CHETANANANDA: Exactly right. That's prana kundalini. The second coil is called chitta kundalini, and that is the vital energy of mind. That is the power by which the senses take in energy or information and structure it within as personal history, and manifest from that personal history instincts and a world view -- chitta kundalini.

MISHLOVE: Chitta coming from the Sanskrit word for mindstuff.

CHETANANANDA: Mind. Exactly. And finally the highest level of kundalini, the third coil, is para kundalini, which is the universal vital force, essence of life itself -- the source from which all experience is derived.

MISHLOVE: The universal life force -- some kind of a cosmic force.

CHETANANANDA: Let's just say it is the energy that is the energy from which the whole cosmos has come forth. Interestingly, when we talk about universal life force, there is also another term that refers to that universal life force called sponda. Sponda means very, very, very, very subtle vibration. Now, it's interesting that back in I think the very early sixties, at Bell Labs in New Jersey, there was a discovery of a very subtle microwave vibration, very subtle, that was seen to be at the time equidistant throughout the whole universe. This very subtle vibration was the residue of the big bang, and the residual of the energy that the whole universe was congealed from.

MISHLOVE: That's right.

CHETANANANDA: So when we talk about universal life force, we are not really talking about energy that is different from material energy. We are only talking about it in the broadest possible sense, in which this universal energy has included in it the full range of frequencies that include matter, the most condensed form of energy, and the subtlest plasma field form of energy, which perhaps exists prior to any kind of movement that might take place.

MISHLOVE: So the whole range of physical energies.

CHETANANANDA: The whole range of physical energies, a much broader range than we are ordinarily in any way attuned to.

MISHLOVE: Now this is intriguing to me, because you've used the term matter, and matter is related to the same word from which we say mother; in fact the origin I think is Sanskrit. And one of the characteristics of the Tantric philosophy, as I've been educated to think of it, is that it has to do with the feminine aspect of things as well as the masculine.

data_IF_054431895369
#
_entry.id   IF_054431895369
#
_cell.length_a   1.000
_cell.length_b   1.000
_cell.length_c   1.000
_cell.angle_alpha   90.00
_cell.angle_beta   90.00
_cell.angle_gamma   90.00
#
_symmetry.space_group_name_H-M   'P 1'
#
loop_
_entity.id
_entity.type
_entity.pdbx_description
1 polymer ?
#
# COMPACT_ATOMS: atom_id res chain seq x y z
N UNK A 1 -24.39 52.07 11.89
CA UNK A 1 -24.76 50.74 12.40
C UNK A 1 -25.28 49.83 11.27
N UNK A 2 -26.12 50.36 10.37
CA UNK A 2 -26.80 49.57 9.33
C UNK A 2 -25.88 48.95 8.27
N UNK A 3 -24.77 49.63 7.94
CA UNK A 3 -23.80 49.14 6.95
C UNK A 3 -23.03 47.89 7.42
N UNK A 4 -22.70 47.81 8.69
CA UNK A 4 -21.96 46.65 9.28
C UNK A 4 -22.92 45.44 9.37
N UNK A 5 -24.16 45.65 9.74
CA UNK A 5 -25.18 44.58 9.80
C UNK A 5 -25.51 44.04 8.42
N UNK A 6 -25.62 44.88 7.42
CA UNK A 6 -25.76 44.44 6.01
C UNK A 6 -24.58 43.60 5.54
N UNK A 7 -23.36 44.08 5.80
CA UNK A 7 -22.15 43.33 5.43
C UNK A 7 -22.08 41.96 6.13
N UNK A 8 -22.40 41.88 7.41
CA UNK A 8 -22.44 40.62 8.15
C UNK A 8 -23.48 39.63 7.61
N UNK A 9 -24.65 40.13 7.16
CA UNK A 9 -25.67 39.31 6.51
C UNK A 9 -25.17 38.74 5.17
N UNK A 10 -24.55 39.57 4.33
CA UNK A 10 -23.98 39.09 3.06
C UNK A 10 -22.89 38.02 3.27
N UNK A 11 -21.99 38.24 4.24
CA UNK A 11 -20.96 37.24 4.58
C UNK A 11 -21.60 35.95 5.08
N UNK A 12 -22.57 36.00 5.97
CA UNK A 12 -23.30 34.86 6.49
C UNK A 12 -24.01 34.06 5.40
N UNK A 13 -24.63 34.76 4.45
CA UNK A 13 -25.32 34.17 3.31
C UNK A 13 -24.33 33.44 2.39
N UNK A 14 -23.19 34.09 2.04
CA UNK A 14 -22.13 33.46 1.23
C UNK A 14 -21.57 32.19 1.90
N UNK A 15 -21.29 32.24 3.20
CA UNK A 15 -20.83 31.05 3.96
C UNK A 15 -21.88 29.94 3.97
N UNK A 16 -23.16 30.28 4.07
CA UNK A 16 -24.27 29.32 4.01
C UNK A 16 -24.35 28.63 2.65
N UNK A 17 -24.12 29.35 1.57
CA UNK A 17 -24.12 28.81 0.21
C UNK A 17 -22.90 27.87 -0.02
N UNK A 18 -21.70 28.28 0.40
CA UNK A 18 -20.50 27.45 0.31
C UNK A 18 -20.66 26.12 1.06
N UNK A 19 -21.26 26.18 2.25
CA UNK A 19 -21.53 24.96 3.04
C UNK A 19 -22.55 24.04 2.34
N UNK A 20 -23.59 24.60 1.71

CHETANANANDA: Culturally it's interesting to know that within the Tantric tradition, within the practice groups themselves, it is the only tradition that I have ever encountered, especially in all of Asia, in which men and women have an equal standing within the group. And in some texts -- actually at a certain point in time, the feminine aspect of the Tantras, the shakti aspect, becomes predominant, and Tantrism becomes equated with what's called shaktism, or the worship of the feminine. Some texts actually go so far as to say that to be initiated by a woman guru is a superior initiation. The worship of the feminine in this case has nothing to do with gender. Current ideas about goddess worship, which are contemporary ideas, and in some instances relate themselves back to the Tantric tradition, are erroneously connected, because basically in this case feminine refers to movement -- movement that gives rise to instability within the fundamental field of creative energy from which the whole universe comes forth. And this instability is the essence, the source of the exchange process, which gives rise to energy, interaction, condensation, matter, experience, form, etcetera.

MISHLOVE: Many people are probably familiar with Tantric art. Particularly, I suppose, in the Tibetan traditions you see the various male deities coupling with female deities, and that's an expression of the pulsing of the universe in some sense.

CHETANANANDA: I think that's true. That's exactly what it is -- the masculine always referring to stillness; the feminine always referring to movement, and the interaction of the two is in fact the very essence of all of experience. It's the essence of experience, that pulsation. You cannot have movement without stillness. You cannot have stillness without movement. The two things are totally, intimately linked.

MISHLOVE: On this point, I understand that Tantric yoga really has a different emphasis than the classical yoga system of Patanjali, which I think emphasizes only the stillness.

CHETANANANDA: Probably that's true. In this case that's why the whole shaktism within the Tantric tradition comes up, because in fact what they're emphasizing is exactly the opposite, and that is movement. So that the practice becomes the awareness of the pulsation or flow of vital force -- within us first, between us second, extended to the matrix of interconnectedness that is the total manifestation of life at least on earth, and beyond that, the field of energy itself from which all form and experience has emerged.